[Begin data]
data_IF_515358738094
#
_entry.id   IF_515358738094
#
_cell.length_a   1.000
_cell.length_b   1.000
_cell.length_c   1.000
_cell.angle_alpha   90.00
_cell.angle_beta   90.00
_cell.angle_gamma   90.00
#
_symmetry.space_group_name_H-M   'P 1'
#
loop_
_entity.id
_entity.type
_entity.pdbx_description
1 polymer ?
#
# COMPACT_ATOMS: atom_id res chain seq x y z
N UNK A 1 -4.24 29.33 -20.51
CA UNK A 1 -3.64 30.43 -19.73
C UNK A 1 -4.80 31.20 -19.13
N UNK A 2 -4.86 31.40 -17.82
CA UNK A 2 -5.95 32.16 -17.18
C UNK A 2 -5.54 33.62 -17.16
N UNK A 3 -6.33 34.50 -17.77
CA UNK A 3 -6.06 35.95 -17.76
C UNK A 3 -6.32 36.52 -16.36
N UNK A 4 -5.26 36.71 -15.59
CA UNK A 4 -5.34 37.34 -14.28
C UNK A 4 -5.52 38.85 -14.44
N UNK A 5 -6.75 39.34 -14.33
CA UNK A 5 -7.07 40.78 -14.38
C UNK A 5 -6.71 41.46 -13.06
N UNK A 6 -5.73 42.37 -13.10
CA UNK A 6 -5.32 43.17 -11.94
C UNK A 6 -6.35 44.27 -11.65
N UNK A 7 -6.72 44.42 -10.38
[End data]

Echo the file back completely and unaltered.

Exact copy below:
data_IF_515358738094
#
_entry.id   IF_515358738094
#
_cell.length_a   1.000
_cell.length_b   1.000
_cell.length_c   1.000
_cell.angle_alpha   90.00
_cell.angle_beta   90.00
_cell.angle_gamma   90.00
#
_symmetry.space_group_name_H-M   'P 1'
#
loop_
_entity.id
_entity.type
_entity.pdbx_description
1 polymer ?
#
# COMPACT_ATOMS: atom_id res chain seq x y z
N UNK A 1 -4.24 29.33 -20.51
CA UNK A 1 -3.64 30.43 -19.73
C UNK A 1 -4.80 31.20 -19.13
N UNK A 2 -4.86 31.40 -17.82
CA UNK A 2 -5.95 32.16 -17.18
C UNK A 2 -5.54 33.62 -17.16
N UNK A 3 -6.33 34.50 -17.77
CA UNK A 3 -6.06 35.95 -17.76
C UNK A 3 -6.32 36.52 -16.36
N UNK A 4 -5.26 36.71 -15.59
CA UNK A 4 -5.34 37.34 -14.28
C UNK A 4 -5.52 38.85 -14.44
N UNK A 5 -6.75 39.34 -14.33
CA UNK A 5 -7.07 40.78 -14.38
C UNK A 5 -6.71 41.46 -13.06
N UNK A 6 -5.73 42.37 -13.10
CA UNK A 6 -5.32 43.17 -11.94
C UNK A 6 -6.35 44.27 -11.65
N UNK A 7 -6.72 44.42 -10.38